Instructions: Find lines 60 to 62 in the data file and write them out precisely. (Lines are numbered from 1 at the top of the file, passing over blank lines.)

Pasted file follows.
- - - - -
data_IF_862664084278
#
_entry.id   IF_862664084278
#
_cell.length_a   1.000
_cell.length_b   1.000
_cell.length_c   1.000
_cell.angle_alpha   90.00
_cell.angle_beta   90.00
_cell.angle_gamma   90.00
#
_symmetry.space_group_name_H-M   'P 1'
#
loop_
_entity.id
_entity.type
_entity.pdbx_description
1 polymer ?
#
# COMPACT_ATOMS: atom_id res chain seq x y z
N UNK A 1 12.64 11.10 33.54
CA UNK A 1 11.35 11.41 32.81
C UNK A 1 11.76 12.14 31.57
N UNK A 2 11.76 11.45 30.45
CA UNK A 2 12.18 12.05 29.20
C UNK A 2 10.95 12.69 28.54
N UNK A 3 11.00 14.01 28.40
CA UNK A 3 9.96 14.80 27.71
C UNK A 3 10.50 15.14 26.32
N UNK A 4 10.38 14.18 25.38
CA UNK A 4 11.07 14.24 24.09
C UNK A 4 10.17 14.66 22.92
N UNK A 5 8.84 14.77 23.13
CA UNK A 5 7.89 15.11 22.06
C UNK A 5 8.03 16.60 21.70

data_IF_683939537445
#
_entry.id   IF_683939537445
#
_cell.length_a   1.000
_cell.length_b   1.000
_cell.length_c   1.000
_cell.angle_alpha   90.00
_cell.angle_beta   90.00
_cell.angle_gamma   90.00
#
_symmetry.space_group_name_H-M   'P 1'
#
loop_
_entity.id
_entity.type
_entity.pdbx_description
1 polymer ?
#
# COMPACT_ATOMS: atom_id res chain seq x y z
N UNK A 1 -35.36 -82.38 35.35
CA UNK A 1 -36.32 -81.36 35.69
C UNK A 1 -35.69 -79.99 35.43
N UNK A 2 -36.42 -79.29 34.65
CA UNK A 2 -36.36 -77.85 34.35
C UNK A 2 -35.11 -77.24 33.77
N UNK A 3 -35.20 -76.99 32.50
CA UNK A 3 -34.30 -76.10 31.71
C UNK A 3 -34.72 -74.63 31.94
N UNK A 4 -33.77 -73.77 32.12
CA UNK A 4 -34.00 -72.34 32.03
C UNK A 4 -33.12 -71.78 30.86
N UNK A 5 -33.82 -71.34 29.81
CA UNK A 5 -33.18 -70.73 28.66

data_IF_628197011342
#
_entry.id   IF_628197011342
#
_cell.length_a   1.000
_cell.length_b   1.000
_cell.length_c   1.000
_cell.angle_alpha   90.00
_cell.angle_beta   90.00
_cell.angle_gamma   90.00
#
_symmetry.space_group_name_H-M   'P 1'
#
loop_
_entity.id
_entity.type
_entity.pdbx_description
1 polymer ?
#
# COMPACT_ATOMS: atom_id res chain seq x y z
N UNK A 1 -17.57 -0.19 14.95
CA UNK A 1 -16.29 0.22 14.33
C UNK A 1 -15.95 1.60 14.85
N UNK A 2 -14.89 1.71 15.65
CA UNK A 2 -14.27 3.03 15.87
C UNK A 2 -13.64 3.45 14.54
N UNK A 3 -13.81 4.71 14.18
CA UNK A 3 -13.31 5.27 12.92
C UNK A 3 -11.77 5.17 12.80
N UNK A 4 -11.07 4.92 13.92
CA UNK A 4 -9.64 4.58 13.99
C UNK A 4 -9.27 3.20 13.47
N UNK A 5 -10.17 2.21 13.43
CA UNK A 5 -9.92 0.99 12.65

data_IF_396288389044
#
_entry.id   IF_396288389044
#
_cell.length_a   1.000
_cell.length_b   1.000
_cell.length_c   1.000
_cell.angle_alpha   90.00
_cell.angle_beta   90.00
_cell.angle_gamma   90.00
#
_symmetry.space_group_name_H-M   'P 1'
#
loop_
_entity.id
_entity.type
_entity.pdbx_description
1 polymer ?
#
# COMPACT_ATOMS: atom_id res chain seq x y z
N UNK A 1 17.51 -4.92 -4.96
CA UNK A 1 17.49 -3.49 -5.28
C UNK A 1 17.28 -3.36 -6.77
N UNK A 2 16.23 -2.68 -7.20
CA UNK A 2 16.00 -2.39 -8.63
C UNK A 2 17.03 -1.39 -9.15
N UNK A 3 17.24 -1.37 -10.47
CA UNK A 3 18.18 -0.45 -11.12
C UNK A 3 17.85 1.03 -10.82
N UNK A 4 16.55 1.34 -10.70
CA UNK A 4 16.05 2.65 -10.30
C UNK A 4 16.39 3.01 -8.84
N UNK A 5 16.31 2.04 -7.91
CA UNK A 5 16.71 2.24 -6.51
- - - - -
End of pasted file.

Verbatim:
CA UNK A 2 -36.36 -77.85 34.35
C UNK A 2 -35.11 -77.24 33.77
N UNK A 3 -35.20 -76.99 32.50